Wanted to know about hashtags but were afraid to ask?

We get asked all the time about hashtags and when to use them and when not to use them and where and how, so we thought we’d share a little bit to get you started or to get you using them more strategically.

When you see other businesses using hashtags all the time you maybe think “yeh I’ll give that a go” and then realise that its as easy as ……. Well it is not easy full stop and so that’s what you do, stop,

How to use hashtags

What is a hashtag?

Is basically this #.

When it comes to social media, the hashtag is used to draw attention, organize, promote, and connect. They got their start on Twitter as a way of making it easier for people to find, follow, and contribute to a conversation.

While they originated on Twitter, hashtags have now become an integral part of almost every social media platform today. Now, remember that point almost. We will get to that in a bit.

The first part to remember if you have never used hashtags before is this: No spaces, punctuation or special characters. A couple of other points to keep in mind is that you can use capitals, but only for readability as sometimes when people get hashtag happy it takes half an hour just to figure out what some of the hashtags say.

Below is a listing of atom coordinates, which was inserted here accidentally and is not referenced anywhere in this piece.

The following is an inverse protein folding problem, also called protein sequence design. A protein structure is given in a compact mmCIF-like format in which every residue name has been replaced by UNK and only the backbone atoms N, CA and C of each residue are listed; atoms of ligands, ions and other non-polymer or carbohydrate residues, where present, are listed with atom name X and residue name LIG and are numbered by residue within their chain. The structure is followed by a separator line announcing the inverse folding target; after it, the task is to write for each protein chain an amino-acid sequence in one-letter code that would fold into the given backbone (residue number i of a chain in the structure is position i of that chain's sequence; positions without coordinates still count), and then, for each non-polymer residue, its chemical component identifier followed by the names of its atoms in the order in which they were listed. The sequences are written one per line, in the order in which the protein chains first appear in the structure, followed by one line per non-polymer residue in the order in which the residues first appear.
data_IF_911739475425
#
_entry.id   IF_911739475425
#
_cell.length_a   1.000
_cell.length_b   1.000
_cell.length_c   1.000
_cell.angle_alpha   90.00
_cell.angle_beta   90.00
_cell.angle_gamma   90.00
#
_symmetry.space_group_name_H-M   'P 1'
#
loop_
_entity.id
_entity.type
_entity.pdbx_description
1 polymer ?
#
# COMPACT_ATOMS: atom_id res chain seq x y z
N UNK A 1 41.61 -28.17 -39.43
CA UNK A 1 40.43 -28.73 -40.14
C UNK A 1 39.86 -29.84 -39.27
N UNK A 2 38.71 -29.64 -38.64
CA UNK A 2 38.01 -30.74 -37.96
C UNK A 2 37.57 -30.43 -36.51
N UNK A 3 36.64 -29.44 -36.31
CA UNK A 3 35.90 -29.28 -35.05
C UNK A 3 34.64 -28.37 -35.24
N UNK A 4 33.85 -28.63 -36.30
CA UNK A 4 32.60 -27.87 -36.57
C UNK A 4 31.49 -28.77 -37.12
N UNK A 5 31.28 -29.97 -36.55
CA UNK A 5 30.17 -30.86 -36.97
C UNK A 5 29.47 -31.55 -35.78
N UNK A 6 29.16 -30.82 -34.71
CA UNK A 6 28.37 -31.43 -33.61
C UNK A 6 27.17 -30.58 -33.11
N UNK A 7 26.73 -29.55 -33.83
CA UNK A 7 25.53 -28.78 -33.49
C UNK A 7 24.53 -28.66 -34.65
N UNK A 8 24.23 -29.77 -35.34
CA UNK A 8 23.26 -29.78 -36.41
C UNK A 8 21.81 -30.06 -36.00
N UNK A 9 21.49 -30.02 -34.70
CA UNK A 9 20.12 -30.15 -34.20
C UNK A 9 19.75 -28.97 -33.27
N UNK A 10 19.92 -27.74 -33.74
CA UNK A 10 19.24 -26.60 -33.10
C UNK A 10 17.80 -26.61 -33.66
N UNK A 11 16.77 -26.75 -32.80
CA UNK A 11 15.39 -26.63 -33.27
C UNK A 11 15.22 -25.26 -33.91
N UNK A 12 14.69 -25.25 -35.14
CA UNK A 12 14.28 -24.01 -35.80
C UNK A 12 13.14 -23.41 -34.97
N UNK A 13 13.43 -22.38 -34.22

Why use hashtags?

Hashtags help you get found by your target audience. When you use hashtags, your posts become searchable by anyone on that platform. Many people search specific hashtags, so by using hashtags that are of interest to your ideal customer, you increase the chances of being found.

Hashtags can also increase your engagement. Research done shows for example that tweets with hashtags will get twice as much engagement.

How to use them effectively.

First of all, it makes sense to research and have a look at the most popular ones within your industry and there are a number of sites that will help you with this. A word of warning though is to not always go with the most popular. If for example you are a small to medium-sized business or starting out and wanting to get noticed then using hashtags that have millions of mentions can mean that you can sometimes get lost in the noise, so be picky.

You should also get used to using hashtags with every post for the relevant platforms and to make sure that you tailor your hashtags for each platform as well.

Twitter.

First of all, you can look to create your own hashtag that is unique to the brand that allows you to stand out but make sure that it isn’t already being used by someone else and keep it short and simple. If you want people to use it then make sure that it is not too long for them.

Twitter chats.

Twitter chats (otherwise known as a Twitter party or Tweet chats) are monitored public conversations that focus on a topic. They occur when a group of people all use the same hashtag, forming a conversation thread. These are normally planned chats.

Events.

If you are setting up an event then using a hashtag and getting people to share it and add it to their post whilst at the event is a great way to get further exposure for your event being held as well as the run-up to the event.

Instagram.

Hashtags are the number one way of reaching a new audience on Instagram.